The defendant admitted that he was driving the automobile in which the offense was alleged to have been committed on the night in question. He testified that he left his home in Pawtucket that night about 7 o'clock, and with a companion drove to Brockton, Mass., where he remained for several hours, and that he did not return to his home until 2 o'clock the following morning. The automobile was registered as the property of defendant's father, but he never operated it, and did not have a driver's license. The state claimed that defendant was the actual owner and regular driver of the car. In the direct examination, defendant testified that he did not have an operator's license, and that he had not applied for a renewal of a license formerly held by him, which had expired in 1924, because he did not need to use an automobile in his business. In the cross-examination of a clerk of the state automobile department, defendant's counsel asked this question:

"34 Q. So far as your record goes, there had been no complaint filed with your board that would hold up a license? * * * A. There is nothing in his record that would hold up the driver's license."

The witness on redirect examination stated that this testimony was incorrect, and asked permission to correct it. Defendant objected to any correction, and took exception to the ruling of the court allowing such correction to be made. The witness then testified that there was a complaint in his record against defendant, made by the police department; that defendant had falsely represented himself to be a police officer. Such testimony, although inadmissible for the state was elicited by defendant's counsel's questions in cross-examination, and the exception thereto is overruled.

The defendant sought to attack the credibility of the prosecutrix, who was a witness, by evidence of her reputation for chastity. The exclusion of such evidence was correct. Evidence of chastity is generally held to be admissible, when the question of consent of the prosecutrix is in issue. Although there is considerable authority in other jurisdictions to support defendant's contention, the established practice in this state and in many other states does not permit the introduction of such evidence to impeach the credibility of a witness. Thus in State v. Fitzsimon, 18 R. I. 236, 27 A. 446, 49 Am. St. Rep. 766, it was held...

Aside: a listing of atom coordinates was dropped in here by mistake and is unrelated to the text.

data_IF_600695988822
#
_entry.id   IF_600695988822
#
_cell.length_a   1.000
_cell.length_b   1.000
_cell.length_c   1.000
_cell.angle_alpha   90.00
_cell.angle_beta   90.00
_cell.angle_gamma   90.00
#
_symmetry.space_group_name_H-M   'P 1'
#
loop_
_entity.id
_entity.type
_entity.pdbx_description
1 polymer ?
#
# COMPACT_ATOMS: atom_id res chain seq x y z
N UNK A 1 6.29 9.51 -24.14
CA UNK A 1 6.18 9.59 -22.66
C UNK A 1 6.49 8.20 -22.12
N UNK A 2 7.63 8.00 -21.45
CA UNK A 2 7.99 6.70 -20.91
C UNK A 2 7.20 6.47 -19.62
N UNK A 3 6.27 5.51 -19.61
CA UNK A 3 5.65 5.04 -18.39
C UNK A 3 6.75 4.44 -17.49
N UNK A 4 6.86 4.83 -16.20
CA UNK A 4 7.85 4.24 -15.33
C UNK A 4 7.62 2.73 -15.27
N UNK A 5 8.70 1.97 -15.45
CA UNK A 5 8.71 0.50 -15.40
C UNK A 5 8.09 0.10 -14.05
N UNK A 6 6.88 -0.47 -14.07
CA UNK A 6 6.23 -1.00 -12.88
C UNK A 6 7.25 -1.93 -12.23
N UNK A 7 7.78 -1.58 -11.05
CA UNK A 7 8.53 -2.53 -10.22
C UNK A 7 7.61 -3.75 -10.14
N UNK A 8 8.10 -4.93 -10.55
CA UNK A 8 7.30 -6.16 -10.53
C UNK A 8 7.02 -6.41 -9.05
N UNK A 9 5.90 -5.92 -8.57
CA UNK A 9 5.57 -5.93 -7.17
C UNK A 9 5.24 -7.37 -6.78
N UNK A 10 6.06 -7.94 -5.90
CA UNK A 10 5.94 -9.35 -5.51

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12 cases
  • State v. Day
    • United States
    • Rhode Island Supreme Court
    • July 2, 2007
    ...that failure to file such a motion prior to trial entails the grave risk of forfeiture of a legal argument. 23. See State v. Pearson, 49 R.I. 386, 391, 143 A. 413, 415 (1928). 24. Although Rhode Island has a statute that sets forth the penalties for the crime of robbery (G.L.1956 § 11-39-1)......
  • Charette v. State
    • United States
    • Rhode Island Superior Court
    • April 9, 2012
    ...regard to the double jeopardy argument, it is clear that some case law in our jurisdiction goes back to 1928. See State v. Pearson, 49 R.I. 386, 391, 143 A. 413, 415 (1928) ("This defense, if not waived by defendant, should have been made by a special plea . . . and tried before the general......
  • Bennett v. State
    • United States
    • Maryland Court of Appeals
    • July 5, 1962
    ...v. Rose, 89 Ohio St. 383, 106 N.E. 50, L.R.A. 1915A, 256; Crowley v. State, 94 Ohio St. 88, 113 N.E. 658, L.R.A.1917A, 661; State v. Pearson, 49 R.I. 386, 143 A. 413; Bowman v. State, 160 Tenn. 305, 23 S.W.2d 658; Severin v. People, 37 Ill. 414, 422. See A.L.I., Double Jeopardy, supra (1935......
  • State v. Shelton
    • United States
    • Rhode Island Supreme Court
    • March 23, 2010
    ...a late post-trial date absent some compelling reason * * *." State v. McGuy, 841 A.2d 1109, 1115 (R.I.2003) (citing State v. Pearson, 49 R.I. 386, 391, 143 A. 413, 415(1928)). The defendant has not presented a compelling reason for this Court to grant relief from the waiver of his merger ar......